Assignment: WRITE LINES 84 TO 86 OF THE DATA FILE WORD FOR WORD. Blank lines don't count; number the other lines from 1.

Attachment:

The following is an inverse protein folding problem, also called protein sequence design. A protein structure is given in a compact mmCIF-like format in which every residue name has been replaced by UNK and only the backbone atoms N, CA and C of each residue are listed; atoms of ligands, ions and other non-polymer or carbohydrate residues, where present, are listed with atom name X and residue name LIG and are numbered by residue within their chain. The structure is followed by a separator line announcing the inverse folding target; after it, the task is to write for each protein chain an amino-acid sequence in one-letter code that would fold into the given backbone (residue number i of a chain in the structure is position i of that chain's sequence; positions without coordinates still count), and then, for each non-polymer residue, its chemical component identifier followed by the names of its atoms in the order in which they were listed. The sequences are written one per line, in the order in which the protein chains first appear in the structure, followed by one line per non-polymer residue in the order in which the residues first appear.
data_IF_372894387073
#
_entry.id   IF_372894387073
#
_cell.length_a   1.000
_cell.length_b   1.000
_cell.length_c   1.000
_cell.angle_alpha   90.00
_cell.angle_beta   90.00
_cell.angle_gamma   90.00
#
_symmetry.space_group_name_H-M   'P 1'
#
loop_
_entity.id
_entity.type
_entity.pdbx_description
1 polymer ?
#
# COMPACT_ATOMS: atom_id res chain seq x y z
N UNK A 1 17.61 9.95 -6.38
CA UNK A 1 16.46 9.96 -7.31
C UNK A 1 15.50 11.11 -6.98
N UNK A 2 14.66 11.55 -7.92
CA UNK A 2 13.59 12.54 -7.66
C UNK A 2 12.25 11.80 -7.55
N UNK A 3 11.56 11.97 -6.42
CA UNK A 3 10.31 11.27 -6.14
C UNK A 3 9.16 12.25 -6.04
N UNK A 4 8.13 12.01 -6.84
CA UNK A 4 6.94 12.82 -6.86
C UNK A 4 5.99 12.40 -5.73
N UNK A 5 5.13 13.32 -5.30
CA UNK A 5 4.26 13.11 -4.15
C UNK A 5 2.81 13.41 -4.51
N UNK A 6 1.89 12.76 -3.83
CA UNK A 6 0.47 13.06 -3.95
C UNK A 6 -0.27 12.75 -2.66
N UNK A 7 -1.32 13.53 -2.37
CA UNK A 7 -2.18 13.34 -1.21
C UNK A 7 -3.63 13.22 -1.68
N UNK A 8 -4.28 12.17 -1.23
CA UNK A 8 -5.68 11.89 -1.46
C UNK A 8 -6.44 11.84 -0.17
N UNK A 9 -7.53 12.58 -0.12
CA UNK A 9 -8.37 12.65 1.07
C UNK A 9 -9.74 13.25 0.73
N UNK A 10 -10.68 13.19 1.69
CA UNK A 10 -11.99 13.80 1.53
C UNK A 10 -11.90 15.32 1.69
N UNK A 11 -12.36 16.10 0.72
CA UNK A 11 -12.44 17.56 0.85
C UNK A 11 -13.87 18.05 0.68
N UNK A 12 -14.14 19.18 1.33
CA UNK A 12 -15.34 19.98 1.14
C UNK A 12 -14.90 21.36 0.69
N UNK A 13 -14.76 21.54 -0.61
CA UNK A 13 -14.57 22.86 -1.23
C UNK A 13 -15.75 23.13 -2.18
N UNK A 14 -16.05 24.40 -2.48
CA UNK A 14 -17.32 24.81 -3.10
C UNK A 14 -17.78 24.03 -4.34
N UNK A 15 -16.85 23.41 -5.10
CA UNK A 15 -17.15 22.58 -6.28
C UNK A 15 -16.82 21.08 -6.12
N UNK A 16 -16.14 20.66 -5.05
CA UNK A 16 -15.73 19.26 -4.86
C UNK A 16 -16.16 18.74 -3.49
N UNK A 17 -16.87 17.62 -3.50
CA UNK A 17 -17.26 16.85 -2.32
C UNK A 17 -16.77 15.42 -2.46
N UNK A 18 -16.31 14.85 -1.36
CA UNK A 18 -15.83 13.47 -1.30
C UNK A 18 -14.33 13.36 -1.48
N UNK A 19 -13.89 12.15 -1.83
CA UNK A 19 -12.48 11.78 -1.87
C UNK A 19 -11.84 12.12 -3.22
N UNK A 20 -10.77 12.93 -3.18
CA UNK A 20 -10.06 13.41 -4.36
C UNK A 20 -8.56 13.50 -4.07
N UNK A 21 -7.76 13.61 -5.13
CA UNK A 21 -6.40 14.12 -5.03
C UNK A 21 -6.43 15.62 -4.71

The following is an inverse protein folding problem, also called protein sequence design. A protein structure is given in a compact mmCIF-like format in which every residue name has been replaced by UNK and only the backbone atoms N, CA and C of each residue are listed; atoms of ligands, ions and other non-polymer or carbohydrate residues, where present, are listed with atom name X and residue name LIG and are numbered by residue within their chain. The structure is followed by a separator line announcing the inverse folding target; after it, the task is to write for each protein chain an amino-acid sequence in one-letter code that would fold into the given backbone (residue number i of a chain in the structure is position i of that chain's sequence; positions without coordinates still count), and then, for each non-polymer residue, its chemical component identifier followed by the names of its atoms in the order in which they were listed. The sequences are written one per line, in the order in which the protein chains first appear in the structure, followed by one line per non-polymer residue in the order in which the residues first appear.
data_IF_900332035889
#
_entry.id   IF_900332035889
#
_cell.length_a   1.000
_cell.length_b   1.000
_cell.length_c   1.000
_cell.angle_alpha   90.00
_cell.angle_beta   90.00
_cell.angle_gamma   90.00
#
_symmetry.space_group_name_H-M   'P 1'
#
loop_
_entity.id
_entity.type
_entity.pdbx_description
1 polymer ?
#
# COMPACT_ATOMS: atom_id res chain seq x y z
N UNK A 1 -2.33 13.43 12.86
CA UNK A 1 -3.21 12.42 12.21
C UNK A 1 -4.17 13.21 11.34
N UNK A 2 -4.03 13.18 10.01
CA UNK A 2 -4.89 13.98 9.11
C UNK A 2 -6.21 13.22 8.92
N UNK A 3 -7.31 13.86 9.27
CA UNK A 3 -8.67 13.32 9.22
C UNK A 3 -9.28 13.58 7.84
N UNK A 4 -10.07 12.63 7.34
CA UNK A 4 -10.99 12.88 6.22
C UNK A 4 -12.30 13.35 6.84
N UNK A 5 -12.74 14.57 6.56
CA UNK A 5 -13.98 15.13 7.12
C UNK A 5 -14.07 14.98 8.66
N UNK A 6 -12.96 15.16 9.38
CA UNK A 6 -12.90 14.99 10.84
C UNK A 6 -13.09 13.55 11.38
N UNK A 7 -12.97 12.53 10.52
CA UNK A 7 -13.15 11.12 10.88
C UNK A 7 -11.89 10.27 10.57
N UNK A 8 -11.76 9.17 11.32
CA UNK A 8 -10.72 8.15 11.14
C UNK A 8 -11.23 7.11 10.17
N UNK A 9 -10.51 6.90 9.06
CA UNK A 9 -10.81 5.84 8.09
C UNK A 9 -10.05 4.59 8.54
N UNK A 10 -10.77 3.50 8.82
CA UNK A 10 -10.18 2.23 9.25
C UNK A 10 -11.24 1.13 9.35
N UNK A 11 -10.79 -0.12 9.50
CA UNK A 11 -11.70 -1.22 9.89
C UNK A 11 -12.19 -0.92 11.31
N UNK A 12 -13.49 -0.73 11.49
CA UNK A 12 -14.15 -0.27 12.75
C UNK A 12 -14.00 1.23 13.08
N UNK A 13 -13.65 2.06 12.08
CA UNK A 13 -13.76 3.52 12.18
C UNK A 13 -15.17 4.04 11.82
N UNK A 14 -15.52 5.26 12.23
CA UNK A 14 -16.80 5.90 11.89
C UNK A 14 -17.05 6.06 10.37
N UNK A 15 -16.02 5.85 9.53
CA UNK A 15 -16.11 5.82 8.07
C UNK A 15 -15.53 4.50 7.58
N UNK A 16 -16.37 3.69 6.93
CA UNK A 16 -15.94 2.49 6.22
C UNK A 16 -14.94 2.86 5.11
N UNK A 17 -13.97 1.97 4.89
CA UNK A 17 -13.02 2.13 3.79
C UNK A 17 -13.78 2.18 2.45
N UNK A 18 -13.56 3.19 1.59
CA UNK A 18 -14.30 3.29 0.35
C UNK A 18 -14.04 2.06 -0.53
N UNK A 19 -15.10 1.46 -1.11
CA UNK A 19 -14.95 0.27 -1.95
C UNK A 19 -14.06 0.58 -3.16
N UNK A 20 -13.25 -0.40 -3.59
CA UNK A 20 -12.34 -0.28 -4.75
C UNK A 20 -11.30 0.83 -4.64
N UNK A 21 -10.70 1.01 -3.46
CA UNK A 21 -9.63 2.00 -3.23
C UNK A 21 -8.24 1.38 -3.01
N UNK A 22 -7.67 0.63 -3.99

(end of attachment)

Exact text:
C UNK A 21 -6.43 15.62 -4.71

The following is an inverse protein folding problem, also called protein sequence design. A protein structure is given in a compact mmCIF-like format in which every residue name has been replaced by UNK and only the backbone atoms N, CA and C of each residue are listed; atoms of ligands, ions and other non-polymer or carbohydrate residues, where present, are listed with atom name X and residue name LIG and are numbered by residue within their chain. The structure is followed by a separator line announcing the inverse folding target; after it, the task is to write for each protein chain an amino-acid sequence in one-letter code that would fold into the given backbone (residue number i of a chain in the structure is position i of that chain's sequence; positions without coordinates still count), and then, for each non-polymer residue, its chemical component identifier followed by the names of its atoms in the order in which they were listed. The sequences are written one per line, in the order in which the protein chains first appear in the structure, followed by one line per non-polymer residue in the order in which the residues first appear.
data_IF_900332035889